The Government Information Office (GIO) said yesterday it would refer a Toronto-based official whose alleged anti-Taiwan remarks caused an uproar to the Commission on the Disciplinary Sanctions of Functionaries of the Judicial Yuan for investigation.
At a press conference after a meeting, GIO Vice Minister Hsu Chiu-huang (許秋煌) said Kuo Kuan-ying (郭冠英), director of the information division at the nation’s representative office in Toronto, would be removed from his position.
“The articles he published created an uproar … and seriously sabotaged the image of the government and the GIO,” Hsu said.
PHOTO: GEORGE TSORNG, TAIPEI TIMES
Hsu said the office would transfer Kuo to a “non-managerial” post after he hands over his duties to someone else in Toronto.
Kuo became the center of a controversy after Democratic Progressive Party (DPP) Legislator Kuan Bi-ling (管碧玲) last Wednesday alleged that Kuo had published numerous articles online that defamed Taiwan and Taiwanese using the pen name Fan Lan-chin (范蘭欽).
The articles referred to Taiwanese as taibazi (台巴子), meaning “Taiwanese rednecks” and wokou (倭寇), or “Japanese pirates.”
PHOTO: GEORGE TSORNG, TAIPEI TIMES
The author said “the imposition of martial law had been a benevolent act of the then government,” and that “[China] should spend many years suppressing [people in Taiwan] instead of granting any political freedom [to them] once it has taken Taiwan by force.”
Kuo was summoned back to the GIO for questioning during a meeting yesterday.
GIO Minister Su Jun-pin (蘇俊賓) told reporters prior to the meeting that the office took the controversy seriously and would deal with Kuo according to the law.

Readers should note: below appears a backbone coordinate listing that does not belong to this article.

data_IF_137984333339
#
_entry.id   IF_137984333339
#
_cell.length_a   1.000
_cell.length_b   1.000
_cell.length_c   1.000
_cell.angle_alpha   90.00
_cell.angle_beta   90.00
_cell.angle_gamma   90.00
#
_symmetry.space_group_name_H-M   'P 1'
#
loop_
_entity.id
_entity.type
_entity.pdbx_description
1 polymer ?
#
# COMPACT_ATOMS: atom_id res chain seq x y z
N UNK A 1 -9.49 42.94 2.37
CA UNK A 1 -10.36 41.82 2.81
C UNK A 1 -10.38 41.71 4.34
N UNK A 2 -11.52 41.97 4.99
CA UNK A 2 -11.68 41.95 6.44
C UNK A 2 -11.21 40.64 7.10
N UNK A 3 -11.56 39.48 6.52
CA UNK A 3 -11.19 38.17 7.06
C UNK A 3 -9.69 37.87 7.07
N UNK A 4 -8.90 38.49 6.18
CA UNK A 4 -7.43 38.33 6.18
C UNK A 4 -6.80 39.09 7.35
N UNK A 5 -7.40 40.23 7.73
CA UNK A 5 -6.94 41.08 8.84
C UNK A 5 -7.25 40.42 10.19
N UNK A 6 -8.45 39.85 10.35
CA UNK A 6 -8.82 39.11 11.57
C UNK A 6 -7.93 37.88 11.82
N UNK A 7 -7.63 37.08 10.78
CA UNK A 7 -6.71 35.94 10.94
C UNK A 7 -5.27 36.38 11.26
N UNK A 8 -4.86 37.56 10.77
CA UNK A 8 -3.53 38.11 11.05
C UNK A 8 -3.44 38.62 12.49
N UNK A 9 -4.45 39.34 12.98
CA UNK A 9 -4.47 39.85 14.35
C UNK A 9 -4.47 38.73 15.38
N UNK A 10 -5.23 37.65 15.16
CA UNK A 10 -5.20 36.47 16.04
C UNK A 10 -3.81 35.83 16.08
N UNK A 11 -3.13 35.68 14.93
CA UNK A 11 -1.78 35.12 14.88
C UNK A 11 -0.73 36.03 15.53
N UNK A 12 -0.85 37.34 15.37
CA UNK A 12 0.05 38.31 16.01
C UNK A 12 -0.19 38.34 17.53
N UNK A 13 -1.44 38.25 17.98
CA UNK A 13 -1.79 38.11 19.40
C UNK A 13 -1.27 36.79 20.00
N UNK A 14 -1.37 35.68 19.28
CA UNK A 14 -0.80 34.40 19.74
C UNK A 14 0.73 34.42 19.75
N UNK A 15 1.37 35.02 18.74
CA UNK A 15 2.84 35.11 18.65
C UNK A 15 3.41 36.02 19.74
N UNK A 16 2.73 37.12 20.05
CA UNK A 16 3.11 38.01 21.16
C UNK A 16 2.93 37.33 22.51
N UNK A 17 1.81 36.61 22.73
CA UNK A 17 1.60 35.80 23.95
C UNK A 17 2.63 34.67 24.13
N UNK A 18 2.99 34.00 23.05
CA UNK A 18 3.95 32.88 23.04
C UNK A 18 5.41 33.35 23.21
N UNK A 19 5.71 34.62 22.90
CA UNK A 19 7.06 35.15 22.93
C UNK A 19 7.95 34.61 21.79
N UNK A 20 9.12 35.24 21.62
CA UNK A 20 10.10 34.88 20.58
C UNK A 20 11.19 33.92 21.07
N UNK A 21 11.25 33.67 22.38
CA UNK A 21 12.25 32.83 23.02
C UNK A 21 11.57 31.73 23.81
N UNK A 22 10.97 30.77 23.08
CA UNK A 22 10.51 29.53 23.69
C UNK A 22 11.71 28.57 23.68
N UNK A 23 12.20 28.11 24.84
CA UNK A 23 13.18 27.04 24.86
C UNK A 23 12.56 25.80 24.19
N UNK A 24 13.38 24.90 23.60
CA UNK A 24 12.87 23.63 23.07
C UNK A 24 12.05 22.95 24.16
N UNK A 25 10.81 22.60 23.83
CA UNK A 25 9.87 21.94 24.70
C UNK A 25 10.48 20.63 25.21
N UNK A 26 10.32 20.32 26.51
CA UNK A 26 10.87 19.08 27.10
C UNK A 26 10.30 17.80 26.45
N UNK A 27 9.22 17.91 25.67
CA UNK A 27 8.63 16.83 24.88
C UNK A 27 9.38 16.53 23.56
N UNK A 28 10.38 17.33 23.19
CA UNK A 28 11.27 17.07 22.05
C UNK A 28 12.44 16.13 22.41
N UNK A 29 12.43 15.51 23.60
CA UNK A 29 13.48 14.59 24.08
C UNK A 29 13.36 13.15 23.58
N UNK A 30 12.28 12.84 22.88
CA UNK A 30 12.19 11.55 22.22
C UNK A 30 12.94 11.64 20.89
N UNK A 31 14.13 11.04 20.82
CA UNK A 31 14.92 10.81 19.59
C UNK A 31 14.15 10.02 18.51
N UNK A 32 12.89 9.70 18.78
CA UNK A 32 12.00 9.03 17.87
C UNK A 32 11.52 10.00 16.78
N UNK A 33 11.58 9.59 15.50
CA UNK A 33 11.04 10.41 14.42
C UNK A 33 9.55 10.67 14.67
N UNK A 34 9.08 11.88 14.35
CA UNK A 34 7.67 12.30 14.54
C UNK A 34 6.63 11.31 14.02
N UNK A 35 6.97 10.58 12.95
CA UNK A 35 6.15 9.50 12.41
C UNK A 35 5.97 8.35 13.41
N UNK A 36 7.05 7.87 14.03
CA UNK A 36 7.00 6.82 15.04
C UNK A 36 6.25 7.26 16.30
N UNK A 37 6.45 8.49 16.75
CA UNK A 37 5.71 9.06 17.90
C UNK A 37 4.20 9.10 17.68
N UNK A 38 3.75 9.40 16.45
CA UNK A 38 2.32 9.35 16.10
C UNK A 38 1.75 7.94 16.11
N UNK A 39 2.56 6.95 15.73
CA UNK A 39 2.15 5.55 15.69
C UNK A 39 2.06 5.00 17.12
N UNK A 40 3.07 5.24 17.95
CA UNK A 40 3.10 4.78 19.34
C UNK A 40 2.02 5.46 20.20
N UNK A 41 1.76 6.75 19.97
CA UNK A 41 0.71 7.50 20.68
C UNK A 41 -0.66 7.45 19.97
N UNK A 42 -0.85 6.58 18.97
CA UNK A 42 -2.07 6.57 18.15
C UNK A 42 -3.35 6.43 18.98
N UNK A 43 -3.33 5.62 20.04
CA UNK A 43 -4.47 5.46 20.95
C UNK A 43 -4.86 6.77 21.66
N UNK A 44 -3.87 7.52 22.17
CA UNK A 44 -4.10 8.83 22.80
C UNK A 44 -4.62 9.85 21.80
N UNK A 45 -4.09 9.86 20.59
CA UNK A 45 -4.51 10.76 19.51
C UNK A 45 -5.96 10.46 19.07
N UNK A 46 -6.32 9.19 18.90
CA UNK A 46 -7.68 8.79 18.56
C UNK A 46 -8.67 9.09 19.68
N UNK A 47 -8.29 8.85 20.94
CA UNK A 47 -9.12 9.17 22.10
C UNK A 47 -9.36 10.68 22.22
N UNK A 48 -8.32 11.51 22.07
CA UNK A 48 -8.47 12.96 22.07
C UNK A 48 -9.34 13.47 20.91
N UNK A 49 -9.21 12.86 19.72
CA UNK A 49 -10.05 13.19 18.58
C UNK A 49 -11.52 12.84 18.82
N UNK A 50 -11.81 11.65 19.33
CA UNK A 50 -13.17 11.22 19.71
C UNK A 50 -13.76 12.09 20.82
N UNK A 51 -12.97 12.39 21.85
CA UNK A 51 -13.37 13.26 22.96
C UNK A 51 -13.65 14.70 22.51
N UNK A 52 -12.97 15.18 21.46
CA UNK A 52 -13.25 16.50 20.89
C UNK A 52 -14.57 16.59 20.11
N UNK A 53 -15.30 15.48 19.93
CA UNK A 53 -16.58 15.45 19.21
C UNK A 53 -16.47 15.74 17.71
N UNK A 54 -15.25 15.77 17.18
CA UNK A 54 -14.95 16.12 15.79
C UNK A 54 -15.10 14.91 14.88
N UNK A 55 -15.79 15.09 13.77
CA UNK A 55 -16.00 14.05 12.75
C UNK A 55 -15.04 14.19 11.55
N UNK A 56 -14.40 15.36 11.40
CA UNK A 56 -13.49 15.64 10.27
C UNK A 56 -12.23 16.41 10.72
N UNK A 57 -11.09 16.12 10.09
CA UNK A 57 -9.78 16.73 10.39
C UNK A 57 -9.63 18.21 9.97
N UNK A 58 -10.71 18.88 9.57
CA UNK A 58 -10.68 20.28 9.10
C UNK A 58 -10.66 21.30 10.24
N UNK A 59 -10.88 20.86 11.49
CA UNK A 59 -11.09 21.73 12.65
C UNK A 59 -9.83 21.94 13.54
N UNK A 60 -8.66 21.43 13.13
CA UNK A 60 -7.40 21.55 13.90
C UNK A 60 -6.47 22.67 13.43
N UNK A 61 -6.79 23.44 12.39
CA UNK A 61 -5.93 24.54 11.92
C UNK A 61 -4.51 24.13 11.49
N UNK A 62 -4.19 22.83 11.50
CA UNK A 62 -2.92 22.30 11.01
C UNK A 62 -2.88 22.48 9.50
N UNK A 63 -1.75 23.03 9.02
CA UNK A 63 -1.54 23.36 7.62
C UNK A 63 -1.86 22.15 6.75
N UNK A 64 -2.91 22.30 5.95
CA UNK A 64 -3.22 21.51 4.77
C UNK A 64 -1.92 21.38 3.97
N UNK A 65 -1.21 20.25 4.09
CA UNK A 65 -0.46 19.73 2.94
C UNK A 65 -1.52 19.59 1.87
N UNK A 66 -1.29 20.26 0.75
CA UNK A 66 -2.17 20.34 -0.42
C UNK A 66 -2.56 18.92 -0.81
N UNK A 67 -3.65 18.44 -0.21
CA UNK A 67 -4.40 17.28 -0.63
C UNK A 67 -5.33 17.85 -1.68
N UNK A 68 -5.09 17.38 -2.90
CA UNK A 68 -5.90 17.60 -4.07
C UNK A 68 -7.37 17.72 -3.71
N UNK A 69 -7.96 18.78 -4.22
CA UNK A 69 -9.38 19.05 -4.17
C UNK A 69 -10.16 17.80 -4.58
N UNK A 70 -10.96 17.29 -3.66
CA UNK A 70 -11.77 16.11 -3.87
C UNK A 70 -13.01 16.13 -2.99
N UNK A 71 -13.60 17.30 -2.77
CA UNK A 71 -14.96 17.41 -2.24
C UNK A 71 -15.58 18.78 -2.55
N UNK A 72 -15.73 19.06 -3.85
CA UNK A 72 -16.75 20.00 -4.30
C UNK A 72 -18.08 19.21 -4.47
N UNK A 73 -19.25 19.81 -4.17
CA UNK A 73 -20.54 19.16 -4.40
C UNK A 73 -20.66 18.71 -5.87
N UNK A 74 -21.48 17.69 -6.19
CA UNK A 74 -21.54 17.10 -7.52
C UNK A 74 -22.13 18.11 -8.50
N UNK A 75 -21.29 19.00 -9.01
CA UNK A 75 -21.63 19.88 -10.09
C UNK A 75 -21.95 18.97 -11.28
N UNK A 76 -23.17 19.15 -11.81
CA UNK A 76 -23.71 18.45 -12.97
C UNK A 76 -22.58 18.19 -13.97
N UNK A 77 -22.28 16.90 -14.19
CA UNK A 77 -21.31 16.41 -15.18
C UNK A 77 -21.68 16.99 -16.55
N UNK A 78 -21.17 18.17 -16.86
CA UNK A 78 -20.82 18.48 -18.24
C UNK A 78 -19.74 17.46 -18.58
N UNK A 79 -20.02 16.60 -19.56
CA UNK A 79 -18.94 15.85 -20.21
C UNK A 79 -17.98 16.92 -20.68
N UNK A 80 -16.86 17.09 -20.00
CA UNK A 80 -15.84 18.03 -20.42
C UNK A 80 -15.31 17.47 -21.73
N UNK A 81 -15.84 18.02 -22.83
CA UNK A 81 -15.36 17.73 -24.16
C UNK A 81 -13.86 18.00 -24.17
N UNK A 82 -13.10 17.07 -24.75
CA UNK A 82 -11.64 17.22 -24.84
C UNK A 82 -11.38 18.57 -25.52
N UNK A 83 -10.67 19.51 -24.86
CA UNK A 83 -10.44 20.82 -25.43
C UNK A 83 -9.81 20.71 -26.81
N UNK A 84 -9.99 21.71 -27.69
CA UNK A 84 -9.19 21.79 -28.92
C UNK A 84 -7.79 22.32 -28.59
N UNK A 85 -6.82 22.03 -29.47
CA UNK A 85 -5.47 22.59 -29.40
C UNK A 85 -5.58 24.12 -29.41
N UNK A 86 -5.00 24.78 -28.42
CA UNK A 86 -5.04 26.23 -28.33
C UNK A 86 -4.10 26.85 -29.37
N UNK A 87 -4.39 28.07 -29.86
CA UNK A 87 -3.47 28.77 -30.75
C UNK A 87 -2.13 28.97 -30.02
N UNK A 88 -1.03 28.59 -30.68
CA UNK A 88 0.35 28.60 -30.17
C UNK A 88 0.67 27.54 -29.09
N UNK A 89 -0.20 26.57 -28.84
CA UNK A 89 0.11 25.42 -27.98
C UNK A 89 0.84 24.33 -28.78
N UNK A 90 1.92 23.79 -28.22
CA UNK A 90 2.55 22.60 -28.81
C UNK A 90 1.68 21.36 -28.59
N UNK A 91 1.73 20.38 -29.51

Hsu said the GIO would refer Kuo to the commission because there was a “substantial gap” between the evidence collected by government ethics personnel and Kuo’s version.
If the allegations prove true, Kuo could be fired or given a demerit in accordance with the Act on Discipline of Civil Servants (公務人員懲戒法).
Asked whether the office would mete out further punishment, Hsu said summoning Kuo back to Taiwan was part of his punishment.
Kuo apologized to the public, but stopped short of admitting the articles were his.
“I should be able to meet a higher standard as an official based in a mission abroad. I’m no longer fit for the job. Regardless of how the GIO deals with me, I’ll handle it,” he said.
Kuo said he was related to Fan, but “our only relation was that our articles would all later be posted on his Web blog.”
Chinese Nationalist Party (KMT) caucus deputy secretary-general Hsiao Ching-tien (蕭景田) backed the GIO’s decision, saying that any public official who makes insulting remarks against the country and its people should be severely disciplined.
Kuan said yesterday that the Information Bureau should remove Kuo from his official post or at least suspend him rather than initiate an investigation.
“The investigation will take a while and Kuo will retain his status as a public official and continue to receive his salary,” Kuan said.
The GIO covered for Kuo and disregarded the feelings of Taiwanese, Kuan said, adding that the DPP caucus could not accept such a decision.
Kuan said research had shown that aside from the pen name, Kuo had also written under the pseudonym Chao Teng-gi (趙天楫) to publicize dozens of articles defaming Taiwan and its people.
ADDITIONAL REPORTING BY RICH CHANG
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